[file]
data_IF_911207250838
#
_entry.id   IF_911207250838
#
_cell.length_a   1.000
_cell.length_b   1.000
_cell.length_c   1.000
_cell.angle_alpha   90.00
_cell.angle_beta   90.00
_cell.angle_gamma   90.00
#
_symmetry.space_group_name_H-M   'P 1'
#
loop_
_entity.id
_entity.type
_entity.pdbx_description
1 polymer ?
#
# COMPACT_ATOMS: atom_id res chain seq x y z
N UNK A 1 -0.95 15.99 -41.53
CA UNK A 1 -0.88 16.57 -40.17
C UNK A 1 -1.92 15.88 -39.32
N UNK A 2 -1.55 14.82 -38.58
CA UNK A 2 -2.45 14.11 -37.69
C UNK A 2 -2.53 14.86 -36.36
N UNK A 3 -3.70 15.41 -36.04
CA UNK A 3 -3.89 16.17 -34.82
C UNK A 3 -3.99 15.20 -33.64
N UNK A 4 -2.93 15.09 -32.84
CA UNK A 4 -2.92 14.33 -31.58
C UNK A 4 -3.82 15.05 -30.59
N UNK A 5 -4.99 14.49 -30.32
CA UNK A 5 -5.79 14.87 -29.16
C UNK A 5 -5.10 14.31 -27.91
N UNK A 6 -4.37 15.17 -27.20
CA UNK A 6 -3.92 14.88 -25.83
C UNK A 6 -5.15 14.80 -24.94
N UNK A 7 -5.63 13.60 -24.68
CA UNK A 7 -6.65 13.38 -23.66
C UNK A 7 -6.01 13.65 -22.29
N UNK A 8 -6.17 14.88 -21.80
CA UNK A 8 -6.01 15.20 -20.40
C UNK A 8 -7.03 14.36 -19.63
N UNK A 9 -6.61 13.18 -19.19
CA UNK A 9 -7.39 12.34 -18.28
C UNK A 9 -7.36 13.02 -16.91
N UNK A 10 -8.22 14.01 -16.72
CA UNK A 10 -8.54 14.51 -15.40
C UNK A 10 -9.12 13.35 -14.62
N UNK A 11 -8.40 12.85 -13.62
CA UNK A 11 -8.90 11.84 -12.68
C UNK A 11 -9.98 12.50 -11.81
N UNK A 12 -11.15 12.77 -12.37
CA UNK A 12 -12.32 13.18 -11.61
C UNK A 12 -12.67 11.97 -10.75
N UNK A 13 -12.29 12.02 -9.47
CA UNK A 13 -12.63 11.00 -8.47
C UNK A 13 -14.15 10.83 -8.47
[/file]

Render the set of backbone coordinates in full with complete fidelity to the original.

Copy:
data_IF_911207250838
#
_entry.id   IF_911207250838
#
_cell.length_a   1.000
_cell.length_b   1.000
_cell.length_c   1.000
_cell.angle_alpha   90.00
_cell.angle_beta   90.00
_cell.angle_gamma   90.00
#
_symmetry.space_group_name_H-M   'P 1'
#
loop_
_entity.id
_entity.type
_entity.pdbx_description
1 polymer ?
#
# COMPACT_ATOMS: atom_id res chain seq x y z
N UNK A 1 -0.95 15.99 -41.53
CA UNK A 1 -0.88 16.57 -40.17
C UNK A 1 -1.92 15.88 -39.32
N UNK A 2 -1.55 14.82 -38.58
CA UNK A 2 -2.45 14.11 -37.69
C UNK A 2 -2.53 14.86 -36.36
N UNK A 3 -3.70 15.41 -36.04
CA UNK A 3 -3.89 16.17 -34.82
C UNK A 3 -3.99 15.20 -33.64
N UNK A 4 -2.93 15.09 -32.84
CA UNK A 4 -2.92 14.33 -31.58
C UNK A 4 -3.82 15.05 -30.59
N UNK A 5 -4.99 14.49 -30.32
CA UNK A 5 -5.79 14.87 -29.16
C UNK A 5 -5.10 14.31 -27.91
N UNK A 6 -4.37 15.17 -27.20
CA UNK A 6 -3.92 14.88 -25.83
C UNK A 6 -5.15 14.80 -24.94
N UNK A 7 -5.63 13.60 -24.68
CA UNK A 7 -6.65 13.38 -23.66
C UNK A 7 -6.01 13.65 -22.29
N UNK A 8 -6.17 14.88 -21.80
CA UNK A 8 -6.01 15.20 -20.40
C UNK A 8 -7.03 14.36 -19.63
N UNK A 9 -6.61 13.18 -19.19
CA UNK A 9 -7.39 12.34 -18.28
C UNK A 9 -7.36 13.02 -16.91
N UNK A 10 -8.22 14.01 -16.72
CA UNK A 10 -8.54 14.51 -15.40
C UNK A 10 -9.12 13.35 -14.62
N UNK A 11 -8.40 12.85 -13.62
CA UNK A 11 -8.90 11.84 -12.68
C UNK A 11 -9.98 12.50 -11.81
N UNK A 12 -11.15 12.77 -12.37
CA UNK A 12 -12.32 13.18 -11.61
C UNK A 12 -12.67 11.97 -10.75
N UNK A 13 -12.29 12.02 -9.47
CA UNK A 13 -12.63 11.00 -8.47
C UNK A 13 -14.15 10.83 -8.47